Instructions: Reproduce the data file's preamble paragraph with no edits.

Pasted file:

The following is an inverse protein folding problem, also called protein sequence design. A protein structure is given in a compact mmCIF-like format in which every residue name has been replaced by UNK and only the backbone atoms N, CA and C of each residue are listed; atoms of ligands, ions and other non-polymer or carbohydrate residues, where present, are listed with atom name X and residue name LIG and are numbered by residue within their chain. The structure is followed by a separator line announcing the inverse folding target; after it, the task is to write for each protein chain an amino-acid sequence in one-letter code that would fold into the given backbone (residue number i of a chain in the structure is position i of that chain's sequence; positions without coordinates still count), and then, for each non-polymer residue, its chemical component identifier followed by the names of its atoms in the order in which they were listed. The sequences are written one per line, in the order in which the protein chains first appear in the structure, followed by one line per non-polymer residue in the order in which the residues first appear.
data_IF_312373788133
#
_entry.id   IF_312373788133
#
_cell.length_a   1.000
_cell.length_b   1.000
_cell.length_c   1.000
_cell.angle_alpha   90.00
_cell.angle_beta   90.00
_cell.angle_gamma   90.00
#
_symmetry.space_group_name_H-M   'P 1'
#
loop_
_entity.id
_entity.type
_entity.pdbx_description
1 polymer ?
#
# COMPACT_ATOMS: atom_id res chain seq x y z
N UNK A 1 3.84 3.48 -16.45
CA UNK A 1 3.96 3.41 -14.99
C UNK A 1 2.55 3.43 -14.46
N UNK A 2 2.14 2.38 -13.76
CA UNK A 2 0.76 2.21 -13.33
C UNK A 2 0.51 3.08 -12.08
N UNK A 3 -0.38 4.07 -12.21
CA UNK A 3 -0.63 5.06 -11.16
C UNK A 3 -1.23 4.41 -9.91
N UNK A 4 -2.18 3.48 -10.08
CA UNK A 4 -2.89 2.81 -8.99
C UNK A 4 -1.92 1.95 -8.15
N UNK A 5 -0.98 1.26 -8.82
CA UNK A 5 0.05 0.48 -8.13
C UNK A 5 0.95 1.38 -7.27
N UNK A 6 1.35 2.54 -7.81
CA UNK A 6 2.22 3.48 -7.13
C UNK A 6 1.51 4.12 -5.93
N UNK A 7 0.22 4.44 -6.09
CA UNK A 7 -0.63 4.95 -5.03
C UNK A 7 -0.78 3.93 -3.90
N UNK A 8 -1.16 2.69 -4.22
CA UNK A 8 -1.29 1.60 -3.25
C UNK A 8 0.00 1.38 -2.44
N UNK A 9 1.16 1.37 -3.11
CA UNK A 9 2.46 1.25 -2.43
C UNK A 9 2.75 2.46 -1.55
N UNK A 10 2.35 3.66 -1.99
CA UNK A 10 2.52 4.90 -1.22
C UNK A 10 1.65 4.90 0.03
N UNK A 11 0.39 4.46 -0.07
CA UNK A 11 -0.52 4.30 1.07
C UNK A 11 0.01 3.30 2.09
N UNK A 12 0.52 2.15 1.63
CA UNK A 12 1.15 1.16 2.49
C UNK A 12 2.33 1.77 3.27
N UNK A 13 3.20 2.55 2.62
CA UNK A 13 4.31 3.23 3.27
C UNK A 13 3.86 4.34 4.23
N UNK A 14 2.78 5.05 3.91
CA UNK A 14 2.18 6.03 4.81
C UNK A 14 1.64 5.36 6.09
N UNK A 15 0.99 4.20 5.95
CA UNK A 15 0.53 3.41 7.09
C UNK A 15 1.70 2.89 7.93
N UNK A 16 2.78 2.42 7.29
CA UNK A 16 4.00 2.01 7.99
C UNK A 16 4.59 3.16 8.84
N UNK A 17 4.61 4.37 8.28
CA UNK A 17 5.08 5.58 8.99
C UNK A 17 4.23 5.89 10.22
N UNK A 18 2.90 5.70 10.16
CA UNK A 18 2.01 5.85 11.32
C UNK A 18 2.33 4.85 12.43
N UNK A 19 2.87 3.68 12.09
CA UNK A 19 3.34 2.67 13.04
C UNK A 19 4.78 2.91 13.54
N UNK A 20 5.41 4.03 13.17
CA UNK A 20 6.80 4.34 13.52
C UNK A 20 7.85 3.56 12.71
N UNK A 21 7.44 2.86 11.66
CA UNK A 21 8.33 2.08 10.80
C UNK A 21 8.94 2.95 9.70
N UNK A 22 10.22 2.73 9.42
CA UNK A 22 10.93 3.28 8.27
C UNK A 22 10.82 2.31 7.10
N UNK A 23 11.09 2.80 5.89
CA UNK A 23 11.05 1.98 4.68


The following is an inverse protein folding problem, also called protein sequence design. A protein structure is given in a compact mmCIF-like format in which every residue name has been replaced by UNK and only the backbone atoms N, CA and C of each residue are listed; atoms of ligands, ions and other non-polymer or carbohydrate residues, where present, are listed with atom name X and residue name LIG and are numbered by residue within their chain. The structure is followed by a separator line announcing the inverse folding target; after it, the task is to write for each protein chain an amino-acid sequence in one-letter code that would fold into the given backbone (residue number i of a chain in the structure is position i of that chain's sequence; positions without coordinates still count), and then, for each non-polymer residue, its chemical component identifier followed by the names of its atoms in the order in which they were listed. The sequences are written one per line, in the order in which the protein chains first appear in the structure, followed by one line per non-polymer residue in the order in which the residues first appear.